This book is not filled with “Why I Love Adam Lambert” quotes from adoring fans, though you will find some. Rather, it explores the impact Adam Lambert is having on people worldwide.

Some of Adam Lambert’s recent accomplishments include performing with Queen in the televised iHeartRadio music concert, and performing as a guest star on GLEE. Search YouTube for a number of videos from these performances.

I highly recommend AURA and believe that the world needs more positive things like this. I also think it will make a beautiful holiday gift. For reader feedback and to order a copy, visit this page. NOTE: For holiday discounts, visit this page.  To preview AURA in full (with watermarks), visit this page.

Some Self-Publishing Information

I asked Alice Miller if she would tell us about her self-publishing experience. Here’s some of what she shared. If you are considering printing a soft-cover book or magazine, you may find this information valuable:

“Conceptualizing, researching and marketing AURA were relatively routine. I sought material and promoted the project through Facebook, Twitter, on relevant fan sites, at concerts, and by word of mouth. Identifying a printer capable of producing and shipping a high-quality product within my budget was challenging. Originally I wanted a local/regional printer, preferring easy communications and minimal logistics hurdles. I wound up going with a South Korea-based printer, Heidelprint, which had been recommended by a business partner. Their sample publications, reasonable prices and New York customer rep seemed to be the best solution.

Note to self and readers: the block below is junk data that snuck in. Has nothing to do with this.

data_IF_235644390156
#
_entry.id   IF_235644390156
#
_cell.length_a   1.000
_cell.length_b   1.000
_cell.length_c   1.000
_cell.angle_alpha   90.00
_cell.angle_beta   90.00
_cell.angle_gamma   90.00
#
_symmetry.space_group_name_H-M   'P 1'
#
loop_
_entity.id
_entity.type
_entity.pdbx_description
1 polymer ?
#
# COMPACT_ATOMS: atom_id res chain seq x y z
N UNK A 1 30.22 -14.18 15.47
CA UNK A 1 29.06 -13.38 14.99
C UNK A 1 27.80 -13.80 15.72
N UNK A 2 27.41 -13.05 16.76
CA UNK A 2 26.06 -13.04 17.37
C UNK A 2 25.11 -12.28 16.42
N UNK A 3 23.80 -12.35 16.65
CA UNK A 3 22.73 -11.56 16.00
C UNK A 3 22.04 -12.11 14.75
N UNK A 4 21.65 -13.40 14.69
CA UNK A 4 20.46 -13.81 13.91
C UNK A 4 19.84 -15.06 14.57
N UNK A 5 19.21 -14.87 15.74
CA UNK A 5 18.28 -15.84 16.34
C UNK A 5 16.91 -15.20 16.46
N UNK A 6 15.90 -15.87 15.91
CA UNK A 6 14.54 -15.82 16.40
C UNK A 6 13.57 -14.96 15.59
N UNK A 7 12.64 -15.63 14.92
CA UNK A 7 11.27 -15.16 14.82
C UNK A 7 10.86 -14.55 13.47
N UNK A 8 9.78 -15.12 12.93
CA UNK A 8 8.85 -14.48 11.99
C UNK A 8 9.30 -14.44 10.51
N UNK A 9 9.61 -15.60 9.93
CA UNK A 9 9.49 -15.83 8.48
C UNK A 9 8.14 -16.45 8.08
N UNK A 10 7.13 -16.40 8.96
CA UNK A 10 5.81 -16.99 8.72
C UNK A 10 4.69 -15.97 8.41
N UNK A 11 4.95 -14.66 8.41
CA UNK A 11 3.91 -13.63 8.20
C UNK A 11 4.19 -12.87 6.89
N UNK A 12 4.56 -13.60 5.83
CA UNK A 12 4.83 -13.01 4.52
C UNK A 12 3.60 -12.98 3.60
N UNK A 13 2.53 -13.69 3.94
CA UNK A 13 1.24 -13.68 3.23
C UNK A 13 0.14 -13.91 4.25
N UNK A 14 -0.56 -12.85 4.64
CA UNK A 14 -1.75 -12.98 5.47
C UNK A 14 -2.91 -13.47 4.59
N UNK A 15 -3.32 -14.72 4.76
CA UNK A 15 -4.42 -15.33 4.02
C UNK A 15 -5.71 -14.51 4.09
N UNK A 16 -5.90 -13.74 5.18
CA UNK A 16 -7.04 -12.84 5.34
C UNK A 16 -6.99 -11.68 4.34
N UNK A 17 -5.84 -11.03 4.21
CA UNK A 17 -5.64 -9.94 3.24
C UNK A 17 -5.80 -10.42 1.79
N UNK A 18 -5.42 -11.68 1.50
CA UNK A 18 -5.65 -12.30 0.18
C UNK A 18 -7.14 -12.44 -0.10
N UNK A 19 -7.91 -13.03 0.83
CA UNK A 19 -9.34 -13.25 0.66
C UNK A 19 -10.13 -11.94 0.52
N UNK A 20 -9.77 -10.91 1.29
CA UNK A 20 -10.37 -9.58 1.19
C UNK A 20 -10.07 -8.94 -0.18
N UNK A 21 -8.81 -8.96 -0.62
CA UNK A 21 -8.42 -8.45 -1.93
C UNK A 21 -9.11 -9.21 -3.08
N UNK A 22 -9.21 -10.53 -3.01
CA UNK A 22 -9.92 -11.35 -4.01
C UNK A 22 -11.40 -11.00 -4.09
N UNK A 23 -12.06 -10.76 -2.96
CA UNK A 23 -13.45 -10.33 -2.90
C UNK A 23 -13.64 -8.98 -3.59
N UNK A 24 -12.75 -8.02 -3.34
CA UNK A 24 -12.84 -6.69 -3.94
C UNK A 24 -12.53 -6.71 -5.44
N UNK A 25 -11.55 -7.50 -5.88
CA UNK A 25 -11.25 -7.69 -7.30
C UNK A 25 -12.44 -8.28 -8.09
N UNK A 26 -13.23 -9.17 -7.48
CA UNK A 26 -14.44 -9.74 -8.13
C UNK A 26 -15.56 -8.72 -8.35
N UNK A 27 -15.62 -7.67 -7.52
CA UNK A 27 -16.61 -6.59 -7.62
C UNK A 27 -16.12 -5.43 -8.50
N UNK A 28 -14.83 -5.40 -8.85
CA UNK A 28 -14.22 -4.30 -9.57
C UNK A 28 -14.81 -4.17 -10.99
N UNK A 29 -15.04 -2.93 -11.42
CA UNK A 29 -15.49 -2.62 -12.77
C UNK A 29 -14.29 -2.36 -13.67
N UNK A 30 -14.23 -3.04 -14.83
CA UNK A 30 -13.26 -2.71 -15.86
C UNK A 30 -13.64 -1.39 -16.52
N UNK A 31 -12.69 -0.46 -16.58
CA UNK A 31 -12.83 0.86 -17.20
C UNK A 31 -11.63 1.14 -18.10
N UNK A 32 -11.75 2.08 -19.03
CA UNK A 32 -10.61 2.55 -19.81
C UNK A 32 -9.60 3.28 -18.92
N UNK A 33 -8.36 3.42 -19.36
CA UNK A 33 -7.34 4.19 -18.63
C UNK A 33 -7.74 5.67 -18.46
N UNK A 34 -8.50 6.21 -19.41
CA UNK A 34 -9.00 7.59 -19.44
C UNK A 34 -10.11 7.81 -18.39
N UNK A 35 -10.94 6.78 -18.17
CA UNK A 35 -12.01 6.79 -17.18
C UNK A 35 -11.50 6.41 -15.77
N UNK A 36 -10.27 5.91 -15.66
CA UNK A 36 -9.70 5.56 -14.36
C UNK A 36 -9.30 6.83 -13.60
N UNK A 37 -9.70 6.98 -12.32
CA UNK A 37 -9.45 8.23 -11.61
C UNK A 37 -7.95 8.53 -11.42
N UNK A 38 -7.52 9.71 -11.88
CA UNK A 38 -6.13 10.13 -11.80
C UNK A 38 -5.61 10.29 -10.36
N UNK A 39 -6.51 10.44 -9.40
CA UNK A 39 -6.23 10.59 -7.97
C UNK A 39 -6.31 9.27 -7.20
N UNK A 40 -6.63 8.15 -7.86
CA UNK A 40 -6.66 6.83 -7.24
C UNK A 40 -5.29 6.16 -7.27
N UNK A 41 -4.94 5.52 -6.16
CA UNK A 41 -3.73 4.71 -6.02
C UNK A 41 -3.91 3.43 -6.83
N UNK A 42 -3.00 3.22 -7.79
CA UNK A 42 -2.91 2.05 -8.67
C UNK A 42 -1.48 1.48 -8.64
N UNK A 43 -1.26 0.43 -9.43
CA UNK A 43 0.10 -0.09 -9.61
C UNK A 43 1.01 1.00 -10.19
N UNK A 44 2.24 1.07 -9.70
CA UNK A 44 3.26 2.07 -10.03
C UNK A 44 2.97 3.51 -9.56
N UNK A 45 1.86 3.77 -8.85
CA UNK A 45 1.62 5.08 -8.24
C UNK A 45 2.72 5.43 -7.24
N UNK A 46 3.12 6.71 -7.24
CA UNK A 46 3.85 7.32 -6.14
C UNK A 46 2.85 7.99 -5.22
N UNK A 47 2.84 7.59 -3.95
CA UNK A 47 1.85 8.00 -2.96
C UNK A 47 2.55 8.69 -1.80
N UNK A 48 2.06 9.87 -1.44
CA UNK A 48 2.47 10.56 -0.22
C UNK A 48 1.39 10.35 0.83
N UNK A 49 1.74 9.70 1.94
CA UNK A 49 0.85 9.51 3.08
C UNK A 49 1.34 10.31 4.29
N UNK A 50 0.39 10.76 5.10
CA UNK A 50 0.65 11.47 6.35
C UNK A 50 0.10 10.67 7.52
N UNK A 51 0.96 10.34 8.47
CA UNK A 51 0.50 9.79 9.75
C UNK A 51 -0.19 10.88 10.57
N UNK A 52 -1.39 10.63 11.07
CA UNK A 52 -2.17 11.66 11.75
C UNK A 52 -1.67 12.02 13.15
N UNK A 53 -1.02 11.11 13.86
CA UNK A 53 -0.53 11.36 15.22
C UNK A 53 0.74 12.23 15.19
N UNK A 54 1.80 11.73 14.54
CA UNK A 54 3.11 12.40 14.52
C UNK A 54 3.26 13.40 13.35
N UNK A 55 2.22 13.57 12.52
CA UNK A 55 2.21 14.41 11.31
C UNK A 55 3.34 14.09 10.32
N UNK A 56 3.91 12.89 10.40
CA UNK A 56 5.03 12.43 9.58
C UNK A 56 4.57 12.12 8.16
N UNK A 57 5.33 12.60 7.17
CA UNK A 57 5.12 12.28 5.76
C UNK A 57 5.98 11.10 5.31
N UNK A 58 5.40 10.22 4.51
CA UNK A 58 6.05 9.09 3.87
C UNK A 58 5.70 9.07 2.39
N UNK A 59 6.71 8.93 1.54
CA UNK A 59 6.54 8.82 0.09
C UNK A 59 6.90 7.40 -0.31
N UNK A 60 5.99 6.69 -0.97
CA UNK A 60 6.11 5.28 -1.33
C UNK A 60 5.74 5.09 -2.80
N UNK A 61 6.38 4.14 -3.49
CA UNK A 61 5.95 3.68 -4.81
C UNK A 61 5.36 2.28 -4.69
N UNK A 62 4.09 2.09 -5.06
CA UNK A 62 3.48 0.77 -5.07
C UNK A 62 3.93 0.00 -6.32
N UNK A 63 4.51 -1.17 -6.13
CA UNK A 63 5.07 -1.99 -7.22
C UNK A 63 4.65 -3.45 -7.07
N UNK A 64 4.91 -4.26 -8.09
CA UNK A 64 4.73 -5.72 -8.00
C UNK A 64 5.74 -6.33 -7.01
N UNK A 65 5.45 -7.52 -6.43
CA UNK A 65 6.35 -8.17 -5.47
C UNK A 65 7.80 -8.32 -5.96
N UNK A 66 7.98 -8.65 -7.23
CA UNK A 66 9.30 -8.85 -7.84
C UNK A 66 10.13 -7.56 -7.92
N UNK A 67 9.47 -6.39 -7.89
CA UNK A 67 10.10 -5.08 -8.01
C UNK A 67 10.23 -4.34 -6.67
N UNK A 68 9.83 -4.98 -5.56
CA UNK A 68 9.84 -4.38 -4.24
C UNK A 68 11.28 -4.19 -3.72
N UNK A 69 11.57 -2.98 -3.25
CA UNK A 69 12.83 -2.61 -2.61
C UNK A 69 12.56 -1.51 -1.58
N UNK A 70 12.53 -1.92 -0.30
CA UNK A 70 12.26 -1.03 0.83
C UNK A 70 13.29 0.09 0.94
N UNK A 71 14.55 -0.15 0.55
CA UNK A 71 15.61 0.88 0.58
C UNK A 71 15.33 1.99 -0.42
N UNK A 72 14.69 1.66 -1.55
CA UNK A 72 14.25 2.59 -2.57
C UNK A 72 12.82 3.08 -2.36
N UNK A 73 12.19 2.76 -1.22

“Most transactions were via their website,, e.g., selecting specs, delivery options, uploading and proofing PDF files, status updates. For my 9×12-inch perfect-bound book, I chose gloss #92 stock with gloss lamination for the cover and matte 70# text stock. Payment was via wire transfer, which featured a 3% discount.

“The first print run of 500 books (minimum order) went to press 4 days after I uploaded my 132MB PDF (inside pages) and 8MB PDF file for outside/inside covers & spine. After the standard 4-day printing and binding processes, the books were shipped in 18 separate boxes, weighing 615 pounds, via 5-day UPS Air Expedited. The shipment arrived as scheduled. When the books sold out, I ordered 500 more copies a month later. I sent an updated interior PDF and identical cover/spine PDF. Out of the 1,000 total copies, eight arrived with dented corners or imperfect lamination. The others were perfect. Although the printer was half way around the world and 13 hours ahead, the advantages of using them far outweighed any inconvenience.”

Questions? Email


Special Offer for Readers

When you purchase 1 copy of AURA (US$24), a second copy is half price. Visit this page for instructions on how to order (just adjust your PayPal total for the half price second copy when sending payment). For the holidays, postage is free on 1 copy mailed within the U.S. For more information about the holiday offer, visit this page.

Please note: I receive no compensation for these special offers.

Full disclosure: I received a complimentary copy of AURA to write this review. I plan to keep it in my library for many years to come.

1 2 3